On her website, Senator Elizabeth Warren (D-MA) hosts a petition to bring TPP brokerages out from behind closed doors where entities other than corporate lobbyists could access the deal that will affect international environmental policy, labor standards and regulations, as well as intellectual property standards and enforcement.

Pleas for transparency by Warren and her contemporaries were finally quelled by a May 14 Senate vote, which advanced a bill that would grant Obama, and future presidents, sole authority to negotiate the terms of the TPP, Bloomberg reported.

The TPP unites 12 countries with a combined 40 percent of the world’s economy, including some major economic players like Japan, South Korea and Canada, as well as developing countries such as Vietnam and Brunei.

The Electronic Frontier Foundation (EFF), a nonprofit which advocates for freedom of expression and innovation on the Internet, secured a draft of the TPP chapter on intellectual property containing language that would limit users’ “freedom of speech, right to privacy and due process, and hinder peoples’ abilities to innovate.”

Each participating nation will be forced to adopt the TPP’s standards for intellectual property online, which the EFF says goes beyond current U.S. law and lengthens the time an individual or corporation maintains ownership of copyrighted material.

It would also punish alleged copyright infringers by kicking them offline without due process through the termination of their ISP contract. Additional, harsher criminal sanctions, such as jail time without so much as a formal complaint from the copyright holder beforehand, are also a possibility under TPP parameters, the EFF reports.

The EFF also said TPP’s stance on trade secrets–forged as a “tactic to address cyber-espionage on the global stage,”–is nebulous on what exactly constitutes a trade secret, and also lacks any safeguards for journalists or whistleblowers who access information “without criminal or commercial intent.”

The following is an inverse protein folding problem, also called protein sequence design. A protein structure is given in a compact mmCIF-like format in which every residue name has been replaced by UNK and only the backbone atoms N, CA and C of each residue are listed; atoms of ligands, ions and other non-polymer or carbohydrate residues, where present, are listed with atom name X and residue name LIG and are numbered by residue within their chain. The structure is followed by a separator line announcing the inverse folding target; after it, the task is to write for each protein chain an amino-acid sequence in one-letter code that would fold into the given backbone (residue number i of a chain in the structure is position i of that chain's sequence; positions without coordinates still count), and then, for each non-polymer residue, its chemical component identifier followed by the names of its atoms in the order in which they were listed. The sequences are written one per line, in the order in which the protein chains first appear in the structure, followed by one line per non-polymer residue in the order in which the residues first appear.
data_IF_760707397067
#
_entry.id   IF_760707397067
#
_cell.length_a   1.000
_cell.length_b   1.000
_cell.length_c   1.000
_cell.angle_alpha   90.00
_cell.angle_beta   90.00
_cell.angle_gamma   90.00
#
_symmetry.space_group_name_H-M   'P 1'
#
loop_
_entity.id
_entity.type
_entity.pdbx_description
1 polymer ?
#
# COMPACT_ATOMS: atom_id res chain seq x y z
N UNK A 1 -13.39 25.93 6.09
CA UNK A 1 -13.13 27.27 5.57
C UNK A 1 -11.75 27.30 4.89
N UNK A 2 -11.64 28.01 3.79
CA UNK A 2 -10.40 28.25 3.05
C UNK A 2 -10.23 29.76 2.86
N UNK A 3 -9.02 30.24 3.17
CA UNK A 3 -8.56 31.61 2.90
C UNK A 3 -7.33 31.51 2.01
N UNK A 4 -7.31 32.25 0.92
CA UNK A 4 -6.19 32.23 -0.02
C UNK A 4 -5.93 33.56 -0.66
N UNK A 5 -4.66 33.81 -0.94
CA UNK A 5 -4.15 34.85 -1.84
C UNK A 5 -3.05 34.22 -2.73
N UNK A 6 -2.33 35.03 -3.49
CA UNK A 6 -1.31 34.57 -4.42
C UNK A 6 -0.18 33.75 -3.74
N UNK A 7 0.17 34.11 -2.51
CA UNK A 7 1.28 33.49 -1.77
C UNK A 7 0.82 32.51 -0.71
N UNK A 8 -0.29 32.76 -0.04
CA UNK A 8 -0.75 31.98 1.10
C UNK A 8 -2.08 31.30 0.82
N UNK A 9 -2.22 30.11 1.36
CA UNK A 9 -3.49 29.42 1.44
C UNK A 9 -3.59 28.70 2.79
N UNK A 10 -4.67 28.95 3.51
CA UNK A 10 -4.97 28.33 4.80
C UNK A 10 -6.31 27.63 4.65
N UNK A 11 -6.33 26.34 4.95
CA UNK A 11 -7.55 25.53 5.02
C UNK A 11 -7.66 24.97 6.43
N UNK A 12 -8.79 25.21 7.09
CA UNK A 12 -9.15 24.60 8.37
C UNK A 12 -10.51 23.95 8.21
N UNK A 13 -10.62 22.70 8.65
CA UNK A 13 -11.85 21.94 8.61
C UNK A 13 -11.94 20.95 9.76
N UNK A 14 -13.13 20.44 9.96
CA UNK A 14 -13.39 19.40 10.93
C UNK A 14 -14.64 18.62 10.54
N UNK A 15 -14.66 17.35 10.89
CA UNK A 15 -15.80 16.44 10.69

The inevitable result, EFF asserts, will be a chilling effect on free and uninhibited expression, which Harvard economist Amartya Sen argues is both the means and the end to development in underdeveloped countries.

Without transparency during the negotiation process, it is difficult to say exactly how restrictive TPP’s IP controls will be. But as of late last month, Sputnik International found that more than 2,354 websites and tech companies had called on users to contact their congresspersons in opposition to the TPP.

– Amanda Burke

Sources: The Guardian, EFF, First Look, Bloomberg, Sputnik News
Photo: Flickr

Importance of Technology Development
Technology is constantly developing and with its exponential growth there is much to look forward to in its role in ending world poverty.

“The effect of the Internet in broadening and enhancing access to information and communication may be greatest in poorer nations,” according to Harvard University. If developing countries gain more access to the Internet it can be a driving force to lift families out of poverty. The knowledge provided through the internet can maintain health, educate families, and open doors for boys and girls who are unable to attend school.

 

Technology Sparks Development

 

Another benefit the Internet offers for the poor is the ability to get microloans. Microloans give people the chance to start a business who cannot typically afford it. Businesses like SamaSource and Regent Park’s Access Microloan program have helped women to start catering businesses and finish their education. “SamaSource is an innovative social business that connects women and youth living in poverty to work opportunities via the Internet from Africa,” according to The Huffington Post.

Microloans are helping families and communities come out of poverty. When women have the capabilities to start up their businesses, they have the opportunity to invest their money in other areas in their lives. Children and communities benefit from flourishing women who are lifted out of poverty. Microloans sustain development in poor countries and expand economic growth.

The U.N. recognizes the benefits that internet access offers to developing countries. “Through both simple and sophisticated techniques, the Internet can help eradicate poverty, educate people, sustain the environment and create healthier populations,” says the U.N. As developed countries continue to progress in the field of technology, developing nations are falling behind.

However, access to the Internet is improving. Google has recently invested $1 billion in satellites to provide Internet access to people in developing countries. Along with Internet acess, businesses are also investing in mobile technology. Mobile banking services allow families to monitor their and better spend their money.